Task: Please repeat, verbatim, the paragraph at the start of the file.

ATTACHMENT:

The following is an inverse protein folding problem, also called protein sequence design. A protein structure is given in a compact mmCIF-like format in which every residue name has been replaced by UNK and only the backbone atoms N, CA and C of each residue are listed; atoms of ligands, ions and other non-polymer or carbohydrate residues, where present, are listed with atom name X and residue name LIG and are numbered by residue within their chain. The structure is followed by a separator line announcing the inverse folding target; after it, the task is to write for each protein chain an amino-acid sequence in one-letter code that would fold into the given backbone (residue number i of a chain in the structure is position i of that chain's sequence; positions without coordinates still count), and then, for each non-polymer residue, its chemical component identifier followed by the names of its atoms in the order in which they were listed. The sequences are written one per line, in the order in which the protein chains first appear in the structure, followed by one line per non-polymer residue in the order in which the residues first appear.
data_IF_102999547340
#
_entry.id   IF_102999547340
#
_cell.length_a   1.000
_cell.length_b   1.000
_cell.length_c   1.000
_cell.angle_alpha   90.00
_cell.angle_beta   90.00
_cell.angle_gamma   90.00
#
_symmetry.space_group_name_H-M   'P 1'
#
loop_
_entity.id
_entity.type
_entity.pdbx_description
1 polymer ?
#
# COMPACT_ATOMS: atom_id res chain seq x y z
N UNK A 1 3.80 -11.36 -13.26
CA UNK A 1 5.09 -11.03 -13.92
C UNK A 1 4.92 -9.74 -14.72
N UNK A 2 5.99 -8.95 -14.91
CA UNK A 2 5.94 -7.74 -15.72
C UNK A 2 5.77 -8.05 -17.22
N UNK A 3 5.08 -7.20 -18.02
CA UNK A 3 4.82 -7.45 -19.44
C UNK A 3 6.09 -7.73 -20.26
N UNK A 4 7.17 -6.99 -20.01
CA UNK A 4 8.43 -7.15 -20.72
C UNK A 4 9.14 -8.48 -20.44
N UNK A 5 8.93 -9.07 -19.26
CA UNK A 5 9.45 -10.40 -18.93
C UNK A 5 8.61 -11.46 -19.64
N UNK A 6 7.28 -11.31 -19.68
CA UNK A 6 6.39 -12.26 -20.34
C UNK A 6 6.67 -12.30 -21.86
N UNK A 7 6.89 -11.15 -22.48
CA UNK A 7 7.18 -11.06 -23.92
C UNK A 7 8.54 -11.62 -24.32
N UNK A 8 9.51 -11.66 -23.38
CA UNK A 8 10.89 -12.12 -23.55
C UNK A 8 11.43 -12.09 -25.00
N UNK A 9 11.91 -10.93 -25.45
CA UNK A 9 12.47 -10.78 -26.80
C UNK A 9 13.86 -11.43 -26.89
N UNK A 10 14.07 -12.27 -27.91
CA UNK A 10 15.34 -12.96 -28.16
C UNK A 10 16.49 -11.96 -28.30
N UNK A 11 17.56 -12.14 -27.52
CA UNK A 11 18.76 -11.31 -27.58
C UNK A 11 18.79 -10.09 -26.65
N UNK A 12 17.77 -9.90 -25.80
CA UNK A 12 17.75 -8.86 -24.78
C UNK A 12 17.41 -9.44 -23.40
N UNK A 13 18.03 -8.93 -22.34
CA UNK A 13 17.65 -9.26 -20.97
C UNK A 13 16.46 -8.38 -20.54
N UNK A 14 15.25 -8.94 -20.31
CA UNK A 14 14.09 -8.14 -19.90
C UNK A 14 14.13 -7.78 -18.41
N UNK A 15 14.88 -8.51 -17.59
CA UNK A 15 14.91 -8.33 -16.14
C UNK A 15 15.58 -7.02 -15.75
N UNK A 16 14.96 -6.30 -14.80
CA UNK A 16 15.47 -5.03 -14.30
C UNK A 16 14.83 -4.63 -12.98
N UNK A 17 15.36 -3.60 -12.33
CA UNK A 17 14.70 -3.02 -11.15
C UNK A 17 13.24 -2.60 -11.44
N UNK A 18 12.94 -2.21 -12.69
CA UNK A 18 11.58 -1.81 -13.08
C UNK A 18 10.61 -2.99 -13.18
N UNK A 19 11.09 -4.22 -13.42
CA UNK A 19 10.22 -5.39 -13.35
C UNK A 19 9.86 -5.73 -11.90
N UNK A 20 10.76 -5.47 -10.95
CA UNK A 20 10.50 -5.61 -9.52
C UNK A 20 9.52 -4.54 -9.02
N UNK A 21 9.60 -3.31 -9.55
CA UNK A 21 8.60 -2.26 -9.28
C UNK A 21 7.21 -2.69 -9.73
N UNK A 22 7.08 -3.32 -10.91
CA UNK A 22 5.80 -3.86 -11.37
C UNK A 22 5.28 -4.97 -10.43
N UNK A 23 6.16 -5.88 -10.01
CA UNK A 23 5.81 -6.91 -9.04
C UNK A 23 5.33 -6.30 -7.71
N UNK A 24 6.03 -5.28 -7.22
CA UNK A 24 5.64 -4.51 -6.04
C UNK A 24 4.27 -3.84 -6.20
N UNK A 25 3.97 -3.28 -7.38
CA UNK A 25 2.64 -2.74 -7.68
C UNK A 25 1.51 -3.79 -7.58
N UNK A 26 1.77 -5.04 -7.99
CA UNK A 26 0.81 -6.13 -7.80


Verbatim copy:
The following is an inverse protein folding problem, also called protein sequence design. A protein structure is given in a compact mmCIF-like format in which every residue name has been replaced by UNK and only the backbone atoms N, CA and C of each residue are listed; atoms of ligands, ions and other non-polymer or carbohydrate residues, where present, are listed with atom name X and residue name LIG and are numbered by residue within their chain. The structure is followed by a separator line announcing the inverse folding target; after it, the task is to write for each protein chain an amino-acid sequence in one-letter code that would fold into the given backbone (residue number i of a chain in the structure is position i of that chain's sequence; positions without coordinates still count), and then, for each non-polymer residue, its chemical component identifier followed by the names of its atoms in the order in which they were listed. The sequences are written one per line, in the order in which the protein chains first appear in the structure, followed by one line per non-polymer residue in the order in which the residues first appear.